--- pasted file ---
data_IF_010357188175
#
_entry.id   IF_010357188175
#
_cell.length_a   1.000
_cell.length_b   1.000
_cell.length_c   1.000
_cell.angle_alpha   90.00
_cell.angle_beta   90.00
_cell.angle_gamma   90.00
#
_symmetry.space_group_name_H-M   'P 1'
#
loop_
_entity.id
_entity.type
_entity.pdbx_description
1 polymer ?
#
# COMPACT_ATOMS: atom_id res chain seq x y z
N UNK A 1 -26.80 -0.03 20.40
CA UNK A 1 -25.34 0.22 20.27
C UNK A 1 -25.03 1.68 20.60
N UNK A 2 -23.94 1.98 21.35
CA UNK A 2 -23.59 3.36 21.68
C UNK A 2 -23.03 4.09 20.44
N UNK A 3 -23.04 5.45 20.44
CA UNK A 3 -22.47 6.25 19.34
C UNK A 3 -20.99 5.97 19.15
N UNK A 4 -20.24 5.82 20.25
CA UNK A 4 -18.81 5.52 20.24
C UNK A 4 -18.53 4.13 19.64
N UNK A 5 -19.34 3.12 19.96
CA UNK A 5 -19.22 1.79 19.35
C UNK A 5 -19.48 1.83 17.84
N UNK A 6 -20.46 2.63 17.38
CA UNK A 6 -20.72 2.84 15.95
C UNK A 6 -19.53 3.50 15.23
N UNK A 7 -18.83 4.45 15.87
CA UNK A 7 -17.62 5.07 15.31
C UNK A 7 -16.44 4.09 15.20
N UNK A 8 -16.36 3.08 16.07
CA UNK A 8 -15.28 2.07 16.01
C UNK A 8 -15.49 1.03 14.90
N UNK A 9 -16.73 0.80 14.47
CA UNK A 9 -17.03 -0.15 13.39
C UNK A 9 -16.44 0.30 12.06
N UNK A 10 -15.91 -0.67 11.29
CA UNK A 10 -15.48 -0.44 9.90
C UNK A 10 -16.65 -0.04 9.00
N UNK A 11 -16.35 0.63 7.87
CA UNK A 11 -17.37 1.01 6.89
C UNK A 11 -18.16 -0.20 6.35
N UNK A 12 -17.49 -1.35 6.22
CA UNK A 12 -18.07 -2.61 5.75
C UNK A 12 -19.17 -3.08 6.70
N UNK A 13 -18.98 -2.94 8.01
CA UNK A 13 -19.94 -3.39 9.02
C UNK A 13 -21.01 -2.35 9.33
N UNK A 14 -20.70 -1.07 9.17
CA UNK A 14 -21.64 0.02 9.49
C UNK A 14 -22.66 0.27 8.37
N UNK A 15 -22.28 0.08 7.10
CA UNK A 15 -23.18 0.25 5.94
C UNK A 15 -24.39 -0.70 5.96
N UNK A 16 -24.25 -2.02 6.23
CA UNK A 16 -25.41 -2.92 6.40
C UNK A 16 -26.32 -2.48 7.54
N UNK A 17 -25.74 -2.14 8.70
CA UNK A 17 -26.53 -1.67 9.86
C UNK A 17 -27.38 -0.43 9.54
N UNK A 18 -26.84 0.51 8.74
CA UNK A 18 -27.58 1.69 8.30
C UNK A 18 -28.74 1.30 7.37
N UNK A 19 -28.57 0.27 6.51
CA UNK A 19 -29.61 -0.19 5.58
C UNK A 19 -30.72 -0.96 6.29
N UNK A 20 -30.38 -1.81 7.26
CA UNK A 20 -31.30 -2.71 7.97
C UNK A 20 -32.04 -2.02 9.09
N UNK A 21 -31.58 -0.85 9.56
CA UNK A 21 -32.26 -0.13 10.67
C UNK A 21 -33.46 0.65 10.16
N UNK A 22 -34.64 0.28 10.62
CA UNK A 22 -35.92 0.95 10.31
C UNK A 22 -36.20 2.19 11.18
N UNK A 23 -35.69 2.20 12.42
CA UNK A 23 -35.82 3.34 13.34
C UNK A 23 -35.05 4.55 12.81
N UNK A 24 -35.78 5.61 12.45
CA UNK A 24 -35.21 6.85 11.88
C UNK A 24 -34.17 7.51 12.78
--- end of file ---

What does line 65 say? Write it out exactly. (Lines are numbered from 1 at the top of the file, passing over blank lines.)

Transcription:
C UNK A 15 -24.39 -0.70 5.96